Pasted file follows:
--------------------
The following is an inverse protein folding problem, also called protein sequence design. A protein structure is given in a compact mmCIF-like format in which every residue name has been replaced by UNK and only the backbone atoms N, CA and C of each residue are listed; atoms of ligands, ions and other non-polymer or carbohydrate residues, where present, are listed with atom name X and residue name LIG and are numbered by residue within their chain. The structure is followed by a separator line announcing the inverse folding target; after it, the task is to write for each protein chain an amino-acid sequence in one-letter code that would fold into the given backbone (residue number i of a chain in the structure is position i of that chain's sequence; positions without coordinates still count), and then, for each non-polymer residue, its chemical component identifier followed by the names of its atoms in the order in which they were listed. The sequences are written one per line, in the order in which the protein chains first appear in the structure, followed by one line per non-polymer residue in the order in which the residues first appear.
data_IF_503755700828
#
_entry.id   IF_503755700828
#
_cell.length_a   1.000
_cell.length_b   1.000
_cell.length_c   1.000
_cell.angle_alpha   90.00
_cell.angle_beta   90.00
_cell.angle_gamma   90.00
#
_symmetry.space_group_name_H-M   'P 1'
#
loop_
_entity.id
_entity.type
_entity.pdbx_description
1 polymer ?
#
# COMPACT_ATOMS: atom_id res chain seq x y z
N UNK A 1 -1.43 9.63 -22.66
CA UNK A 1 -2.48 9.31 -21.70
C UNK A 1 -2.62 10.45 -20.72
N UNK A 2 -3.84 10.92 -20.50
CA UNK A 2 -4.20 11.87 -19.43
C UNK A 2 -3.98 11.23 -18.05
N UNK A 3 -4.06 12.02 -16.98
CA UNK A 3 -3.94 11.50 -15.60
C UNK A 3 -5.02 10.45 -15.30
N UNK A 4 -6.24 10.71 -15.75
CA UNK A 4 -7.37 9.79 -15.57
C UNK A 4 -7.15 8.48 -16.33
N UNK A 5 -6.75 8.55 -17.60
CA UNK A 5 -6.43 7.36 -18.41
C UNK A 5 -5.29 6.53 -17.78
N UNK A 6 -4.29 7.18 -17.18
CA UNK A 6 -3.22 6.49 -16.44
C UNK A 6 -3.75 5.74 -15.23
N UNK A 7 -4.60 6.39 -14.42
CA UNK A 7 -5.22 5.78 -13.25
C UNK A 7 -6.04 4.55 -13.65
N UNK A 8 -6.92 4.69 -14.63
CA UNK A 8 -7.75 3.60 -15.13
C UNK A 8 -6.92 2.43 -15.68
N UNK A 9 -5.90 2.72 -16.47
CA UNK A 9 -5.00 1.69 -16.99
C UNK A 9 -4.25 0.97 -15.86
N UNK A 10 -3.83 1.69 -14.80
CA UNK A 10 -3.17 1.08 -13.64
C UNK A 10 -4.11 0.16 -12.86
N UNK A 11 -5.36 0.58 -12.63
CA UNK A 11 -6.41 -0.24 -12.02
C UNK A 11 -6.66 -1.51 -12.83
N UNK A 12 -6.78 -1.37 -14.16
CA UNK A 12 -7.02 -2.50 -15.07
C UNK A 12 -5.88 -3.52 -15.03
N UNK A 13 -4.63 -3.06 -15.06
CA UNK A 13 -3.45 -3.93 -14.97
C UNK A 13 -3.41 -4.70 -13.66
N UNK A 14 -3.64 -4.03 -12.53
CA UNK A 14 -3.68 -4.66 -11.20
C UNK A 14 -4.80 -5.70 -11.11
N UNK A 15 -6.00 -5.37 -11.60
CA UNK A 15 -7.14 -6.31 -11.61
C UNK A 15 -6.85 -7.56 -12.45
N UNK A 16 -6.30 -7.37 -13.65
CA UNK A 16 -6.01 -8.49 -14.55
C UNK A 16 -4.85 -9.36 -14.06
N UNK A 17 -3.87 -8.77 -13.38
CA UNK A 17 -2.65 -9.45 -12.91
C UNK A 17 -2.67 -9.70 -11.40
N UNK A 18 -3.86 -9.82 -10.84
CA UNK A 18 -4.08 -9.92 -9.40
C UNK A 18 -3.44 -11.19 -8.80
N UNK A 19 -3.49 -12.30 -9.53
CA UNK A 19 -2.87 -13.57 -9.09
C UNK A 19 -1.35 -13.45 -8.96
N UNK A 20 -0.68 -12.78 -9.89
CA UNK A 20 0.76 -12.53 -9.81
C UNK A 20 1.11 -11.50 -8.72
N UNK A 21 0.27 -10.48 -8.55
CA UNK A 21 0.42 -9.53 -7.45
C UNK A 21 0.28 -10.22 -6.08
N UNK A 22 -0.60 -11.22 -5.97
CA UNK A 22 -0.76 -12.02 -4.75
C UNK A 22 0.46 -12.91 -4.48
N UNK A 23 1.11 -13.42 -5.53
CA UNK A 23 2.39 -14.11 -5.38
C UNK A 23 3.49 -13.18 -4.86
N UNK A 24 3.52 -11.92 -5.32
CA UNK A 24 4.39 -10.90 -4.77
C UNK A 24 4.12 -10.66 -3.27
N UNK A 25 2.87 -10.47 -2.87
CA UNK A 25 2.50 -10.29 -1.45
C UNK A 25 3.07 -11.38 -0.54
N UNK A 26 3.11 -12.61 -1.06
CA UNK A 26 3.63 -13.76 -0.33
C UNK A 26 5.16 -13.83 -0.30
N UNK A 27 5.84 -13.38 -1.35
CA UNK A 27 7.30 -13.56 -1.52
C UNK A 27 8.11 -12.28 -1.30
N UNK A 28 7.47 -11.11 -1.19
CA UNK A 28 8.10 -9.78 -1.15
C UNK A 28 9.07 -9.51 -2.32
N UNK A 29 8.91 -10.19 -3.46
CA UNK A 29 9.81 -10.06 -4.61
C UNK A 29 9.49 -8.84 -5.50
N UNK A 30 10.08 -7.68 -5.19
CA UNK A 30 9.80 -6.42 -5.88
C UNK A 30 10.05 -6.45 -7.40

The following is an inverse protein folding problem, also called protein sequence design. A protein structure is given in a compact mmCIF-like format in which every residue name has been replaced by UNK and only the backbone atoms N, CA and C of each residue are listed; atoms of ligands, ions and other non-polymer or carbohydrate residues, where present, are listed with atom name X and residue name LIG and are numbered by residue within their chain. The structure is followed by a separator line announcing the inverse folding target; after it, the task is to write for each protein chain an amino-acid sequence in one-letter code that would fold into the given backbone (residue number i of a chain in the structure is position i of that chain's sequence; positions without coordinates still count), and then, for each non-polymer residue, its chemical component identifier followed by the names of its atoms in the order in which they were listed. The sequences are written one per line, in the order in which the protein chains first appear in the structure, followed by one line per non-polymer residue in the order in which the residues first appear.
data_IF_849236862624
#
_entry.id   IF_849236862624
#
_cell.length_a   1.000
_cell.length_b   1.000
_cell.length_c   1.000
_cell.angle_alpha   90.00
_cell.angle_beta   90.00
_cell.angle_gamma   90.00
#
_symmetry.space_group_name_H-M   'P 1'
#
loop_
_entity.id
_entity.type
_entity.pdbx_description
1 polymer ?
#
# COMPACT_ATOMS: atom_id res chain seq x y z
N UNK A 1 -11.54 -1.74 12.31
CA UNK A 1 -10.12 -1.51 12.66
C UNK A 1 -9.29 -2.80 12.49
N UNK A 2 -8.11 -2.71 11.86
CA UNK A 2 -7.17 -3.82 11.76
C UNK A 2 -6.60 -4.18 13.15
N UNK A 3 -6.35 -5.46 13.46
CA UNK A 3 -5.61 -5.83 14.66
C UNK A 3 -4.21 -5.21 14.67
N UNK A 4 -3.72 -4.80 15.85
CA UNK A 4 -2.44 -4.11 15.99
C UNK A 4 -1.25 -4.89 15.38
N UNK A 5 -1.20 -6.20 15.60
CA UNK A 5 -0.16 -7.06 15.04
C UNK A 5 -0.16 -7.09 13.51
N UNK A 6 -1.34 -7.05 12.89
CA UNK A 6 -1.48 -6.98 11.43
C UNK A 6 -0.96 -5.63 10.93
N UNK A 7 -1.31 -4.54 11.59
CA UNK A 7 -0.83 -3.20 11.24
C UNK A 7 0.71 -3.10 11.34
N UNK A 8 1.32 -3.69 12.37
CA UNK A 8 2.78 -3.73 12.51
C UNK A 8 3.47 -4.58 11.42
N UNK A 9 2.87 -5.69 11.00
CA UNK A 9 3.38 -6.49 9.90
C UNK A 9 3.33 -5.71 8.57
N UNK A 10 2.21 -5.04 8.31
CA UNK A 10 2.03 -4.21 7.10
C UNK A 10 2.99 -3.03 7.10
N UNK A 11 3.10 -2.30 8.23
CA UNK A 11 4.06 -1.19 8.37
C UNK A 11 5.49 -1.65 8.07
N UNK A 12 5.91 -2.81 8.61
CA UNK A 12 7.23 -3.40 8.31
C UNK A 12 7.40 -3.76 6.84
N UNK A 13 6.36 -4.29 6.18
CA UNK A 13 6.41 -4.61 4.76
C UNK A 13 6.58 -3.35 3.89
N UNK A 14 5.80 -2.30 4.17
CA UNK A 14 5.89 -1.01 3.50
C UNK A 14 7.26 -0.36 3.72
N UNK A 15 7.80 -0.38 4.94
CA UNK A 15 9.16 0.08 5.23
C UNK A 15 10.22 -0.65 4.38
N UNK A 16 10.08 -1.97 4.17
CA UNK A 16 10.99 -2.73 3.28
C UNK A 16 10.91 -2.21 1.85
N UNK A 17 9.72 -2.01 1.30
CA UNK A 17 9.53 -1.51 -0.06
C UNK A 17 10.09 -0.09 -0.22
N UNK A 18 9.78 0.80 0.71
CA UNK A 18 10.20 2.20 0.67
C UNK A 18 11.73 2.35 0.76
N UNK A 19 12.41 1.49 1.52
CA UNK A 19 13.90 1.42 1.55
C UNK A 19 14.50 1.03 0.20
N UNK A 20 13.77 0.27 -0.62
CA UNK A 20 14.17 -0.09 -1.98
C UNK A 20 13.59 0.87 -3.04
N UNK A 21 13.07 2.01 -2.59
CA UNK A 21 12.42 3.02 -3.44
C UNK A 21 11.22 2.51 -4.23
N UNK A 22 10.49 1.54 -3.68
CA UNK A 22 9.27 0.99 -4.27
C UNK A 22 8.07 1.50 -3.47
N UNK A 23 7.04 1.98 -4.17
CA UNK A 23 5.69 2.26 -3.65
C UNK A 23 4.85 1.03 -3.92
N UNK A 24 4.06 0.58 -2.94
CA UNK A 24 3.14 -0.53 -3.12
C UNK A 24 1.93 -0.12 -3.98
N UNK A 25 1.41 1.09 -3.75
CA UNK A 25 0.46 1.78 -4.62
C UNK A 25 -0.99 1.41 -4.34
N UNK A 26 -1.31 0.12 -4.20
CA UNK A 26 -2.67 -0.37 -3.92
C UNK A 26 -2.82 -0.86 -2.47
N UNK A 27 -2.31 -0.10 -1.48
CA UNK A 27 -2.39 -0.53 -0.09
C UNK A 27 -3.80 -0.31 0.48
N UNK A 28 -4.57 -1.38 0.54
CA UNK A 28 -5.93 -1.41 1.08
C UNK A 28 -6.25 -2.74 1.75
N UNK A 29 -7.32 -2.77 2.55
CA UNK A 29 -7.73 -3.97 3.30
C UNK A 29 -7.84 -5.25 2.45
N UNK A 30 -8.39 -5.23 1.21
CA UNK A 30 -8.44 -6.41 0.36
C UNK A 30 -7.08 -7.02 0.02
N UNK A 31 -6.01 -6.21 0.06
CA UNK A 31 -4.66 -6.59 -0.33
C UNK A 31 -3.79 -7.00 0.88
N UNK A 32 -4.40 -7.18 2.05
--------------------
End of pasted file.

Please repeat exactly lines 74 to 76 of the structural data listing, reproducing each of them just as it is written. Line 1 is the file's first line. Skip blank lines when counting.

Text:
CA UNK A 18 -4.08 -9.92 -9.40
C UNK A 18 -3.44 -11.19 -8.80
N UNK A 19 -3.49 -12.30 -9.53